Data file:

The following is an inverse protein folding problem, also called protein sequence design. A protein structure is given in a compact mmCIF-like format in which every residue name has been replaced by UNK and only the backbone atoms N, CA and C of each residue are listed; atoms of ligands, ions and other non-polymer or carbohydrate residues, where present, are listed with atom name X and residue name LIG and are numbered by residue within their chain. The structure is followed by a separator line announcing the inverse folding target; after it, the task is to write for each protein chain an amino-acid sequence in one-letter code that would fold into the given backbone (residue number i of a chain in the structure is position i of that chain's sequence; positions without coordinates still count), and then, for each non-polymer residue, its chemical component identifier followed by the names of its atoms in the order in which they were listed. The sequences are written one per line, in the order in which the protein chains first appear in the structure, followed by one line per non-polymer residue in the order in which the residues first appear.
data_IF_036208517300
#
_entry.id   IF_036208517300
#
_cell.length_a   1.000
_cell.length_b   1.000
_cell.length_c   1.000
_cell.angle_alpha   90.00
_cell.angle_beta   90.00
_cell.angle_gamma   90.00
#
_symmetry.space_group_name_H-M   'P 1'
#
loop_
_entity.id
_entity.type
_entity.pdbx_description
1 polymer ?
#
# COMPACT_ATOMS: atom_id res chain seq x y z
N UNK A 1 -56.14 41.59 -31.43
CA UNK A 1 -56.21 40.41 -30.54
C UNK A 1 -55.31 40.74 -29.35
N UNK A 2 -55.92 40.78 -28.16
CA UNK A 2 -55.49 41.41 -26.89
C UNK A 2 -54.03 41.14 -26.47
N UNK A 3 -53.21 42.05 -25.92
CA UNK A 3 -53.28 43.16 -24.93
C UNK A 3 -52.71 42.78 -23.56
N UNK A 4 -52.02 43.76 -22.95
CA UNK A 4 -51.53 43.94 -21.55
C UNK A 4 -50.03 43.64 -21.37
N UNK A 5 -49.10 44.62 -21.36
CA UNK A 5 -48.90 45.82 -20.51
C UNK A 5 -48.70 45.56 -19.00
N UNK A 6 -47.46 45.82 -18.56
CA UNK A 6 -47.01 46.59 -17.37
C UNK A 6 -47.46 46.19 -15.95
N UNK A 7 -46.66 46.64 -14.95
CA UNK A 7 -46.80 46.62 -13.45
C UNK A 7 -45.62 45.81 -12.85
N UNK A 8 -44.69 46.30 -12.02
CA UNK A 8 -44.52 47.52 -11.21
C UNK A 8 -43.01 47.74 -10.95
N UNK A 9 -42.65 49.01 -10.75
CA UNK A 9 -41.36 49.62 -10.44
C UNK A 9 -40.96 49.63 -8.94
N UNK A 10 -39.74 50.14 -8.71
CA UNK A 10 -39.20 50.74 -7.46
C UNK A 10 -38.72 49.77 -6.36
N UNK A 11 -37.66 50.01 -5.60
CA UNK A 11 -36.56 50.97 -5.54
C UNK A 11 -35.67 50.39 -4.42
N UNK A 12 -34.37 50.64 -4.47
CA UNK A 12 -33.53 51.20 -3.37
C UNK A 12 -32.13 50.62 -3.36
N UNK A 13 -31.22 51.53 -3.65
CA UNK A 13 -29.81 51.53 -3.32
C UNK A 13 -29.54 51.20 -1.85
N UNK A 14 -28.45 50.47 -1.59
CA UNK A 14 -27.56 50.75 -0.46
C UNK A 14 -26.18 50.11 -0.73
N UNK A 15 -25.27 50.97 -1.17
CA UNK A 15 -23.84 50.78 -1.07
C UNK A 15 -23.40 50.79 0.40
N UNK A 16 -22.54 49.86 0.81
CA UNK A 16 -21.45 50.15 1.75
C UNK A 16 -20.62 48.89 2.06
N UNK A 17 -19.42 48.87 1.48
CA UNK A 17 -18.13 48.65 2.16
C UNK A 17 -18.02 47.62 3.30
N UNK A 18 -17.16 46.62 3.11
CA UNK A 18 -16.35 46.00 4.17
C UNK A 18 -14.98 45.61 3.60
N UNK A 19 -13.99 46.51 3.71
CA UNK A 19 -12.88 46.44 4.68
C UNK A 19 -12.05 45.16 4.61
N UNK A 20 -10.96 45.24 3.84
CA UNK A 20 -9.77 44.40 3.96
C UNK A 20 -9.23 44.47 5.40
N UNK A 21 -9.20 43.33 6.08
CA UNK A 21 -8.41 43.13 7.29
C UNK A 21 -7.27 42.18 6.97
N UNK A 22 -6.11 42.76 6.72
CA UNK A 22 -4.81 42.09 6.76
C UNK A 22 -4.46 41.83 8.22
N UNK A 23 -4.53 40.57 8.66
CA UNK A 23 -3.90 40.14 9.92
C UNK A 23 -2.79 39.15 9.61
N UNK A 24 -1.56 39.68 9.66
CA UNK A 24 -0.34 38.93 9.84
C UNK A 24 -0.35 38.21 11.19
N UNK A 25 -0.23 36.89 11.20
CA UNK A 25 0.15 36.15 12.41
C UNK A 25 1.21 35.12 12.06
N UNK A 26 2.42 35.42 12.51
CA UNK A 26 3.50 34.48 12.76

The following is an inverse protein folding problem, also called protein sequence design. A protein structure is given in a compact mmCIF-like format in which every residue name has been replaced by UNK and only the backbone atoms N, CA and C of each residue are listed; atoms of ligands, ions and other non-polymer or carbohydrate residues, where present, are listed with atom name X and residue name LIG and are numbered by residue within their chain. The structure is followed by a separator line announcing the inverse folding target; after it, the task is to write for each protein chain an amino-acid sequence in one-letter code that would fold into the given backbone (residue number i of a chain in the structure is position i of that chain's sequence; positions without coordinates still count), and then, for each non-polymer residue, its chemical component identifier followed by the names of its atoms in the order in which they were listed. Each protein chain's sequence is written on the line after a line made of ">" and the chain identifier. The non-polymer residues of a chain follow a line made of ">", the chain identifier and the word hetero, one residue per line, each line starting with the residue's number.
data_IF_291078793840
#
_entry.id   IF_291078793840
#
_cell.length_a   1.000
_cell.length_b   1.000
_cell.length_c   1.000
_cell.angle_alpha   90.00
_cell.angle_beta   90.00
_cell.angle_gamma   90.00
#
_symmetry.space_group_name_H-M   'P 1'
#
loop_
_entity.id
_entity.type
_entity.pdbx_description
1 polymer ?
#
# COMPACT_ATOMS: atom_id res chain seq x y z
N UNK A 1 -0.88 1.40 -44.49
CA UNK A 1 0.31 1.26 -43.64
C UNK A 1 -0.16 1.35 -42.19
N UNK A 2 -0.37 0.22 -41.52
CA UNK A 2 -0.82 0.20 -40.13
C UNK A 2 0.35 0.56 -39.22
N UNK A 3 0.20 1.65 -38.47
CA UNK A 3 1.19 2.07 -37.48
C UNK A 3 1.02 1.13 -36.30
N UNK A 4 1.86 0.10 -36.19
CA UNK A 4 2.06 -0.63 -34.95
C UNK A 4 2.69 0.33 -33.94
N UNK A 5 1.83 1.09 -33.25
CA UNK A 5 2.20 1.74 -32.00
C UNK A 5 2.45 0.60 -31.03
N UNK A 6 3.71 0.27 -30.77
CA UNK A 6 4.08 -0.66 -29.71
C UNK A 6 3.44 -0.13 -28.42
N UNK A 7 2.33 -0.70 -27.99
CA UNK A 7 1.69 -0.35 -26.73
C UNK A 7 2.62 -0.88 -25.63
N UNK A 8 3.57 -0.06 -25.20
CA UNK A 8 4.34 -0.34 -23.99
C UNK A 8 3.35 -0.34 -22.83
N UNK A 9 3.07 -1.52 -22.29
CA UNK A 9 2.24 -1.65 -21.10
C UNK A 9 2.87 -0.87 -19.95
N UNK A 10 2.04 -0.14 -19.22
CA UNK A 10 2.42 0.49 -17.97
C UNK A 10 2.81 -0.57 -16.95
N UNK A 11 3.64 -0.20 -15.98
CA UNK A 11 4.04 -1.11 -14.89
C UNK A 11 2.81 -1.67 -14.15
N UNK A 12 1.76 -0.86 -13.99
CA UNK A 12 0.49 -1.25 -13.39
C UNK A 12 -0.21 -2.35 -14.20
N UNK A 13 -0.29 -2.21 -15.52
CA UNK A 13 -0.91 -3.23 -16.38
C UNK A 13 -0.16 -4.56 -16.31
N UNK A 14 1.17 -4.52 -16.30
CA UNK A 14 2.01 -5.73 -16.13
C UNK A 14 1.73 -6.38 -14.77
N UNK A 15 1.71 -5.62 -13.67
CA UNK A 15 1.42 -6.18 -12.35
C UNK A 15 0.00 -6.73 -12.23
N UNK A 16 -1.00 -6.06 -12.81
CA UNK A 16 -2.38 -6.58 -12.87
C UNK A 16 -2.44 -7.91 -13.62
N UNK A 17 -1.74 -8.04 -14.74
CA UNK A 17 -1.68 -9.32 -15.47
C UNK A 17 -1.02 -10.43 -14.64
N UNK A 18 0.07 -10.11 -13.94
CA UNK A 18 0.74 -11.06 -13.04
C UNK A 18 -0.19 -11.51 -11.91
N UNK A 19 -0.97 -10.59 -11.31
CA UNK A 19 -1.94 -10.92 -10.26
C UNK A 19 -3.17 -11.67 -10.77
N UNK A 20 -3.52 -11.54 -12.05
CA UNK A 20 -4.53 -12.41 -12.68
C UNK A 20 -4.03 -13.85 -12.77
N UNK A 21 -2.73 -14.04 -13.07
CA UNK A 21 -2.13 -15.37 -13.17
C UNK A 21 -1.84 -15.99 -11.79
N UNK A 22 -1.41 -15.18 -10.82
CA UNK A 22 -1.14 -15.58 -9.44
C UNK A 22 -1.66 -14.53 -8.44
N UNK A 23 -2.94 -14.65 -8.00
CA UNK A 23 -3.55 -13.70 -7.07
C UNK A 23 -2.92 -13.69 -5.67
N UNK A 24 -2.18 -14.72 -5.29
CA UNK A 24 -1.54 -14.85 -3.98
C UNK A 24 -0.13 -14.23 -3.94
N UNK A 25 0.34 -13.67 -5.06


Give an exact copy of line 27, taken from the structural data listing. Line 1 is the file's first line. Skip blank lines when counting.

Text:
C UNK A 2 -54.03 41.14 -26.47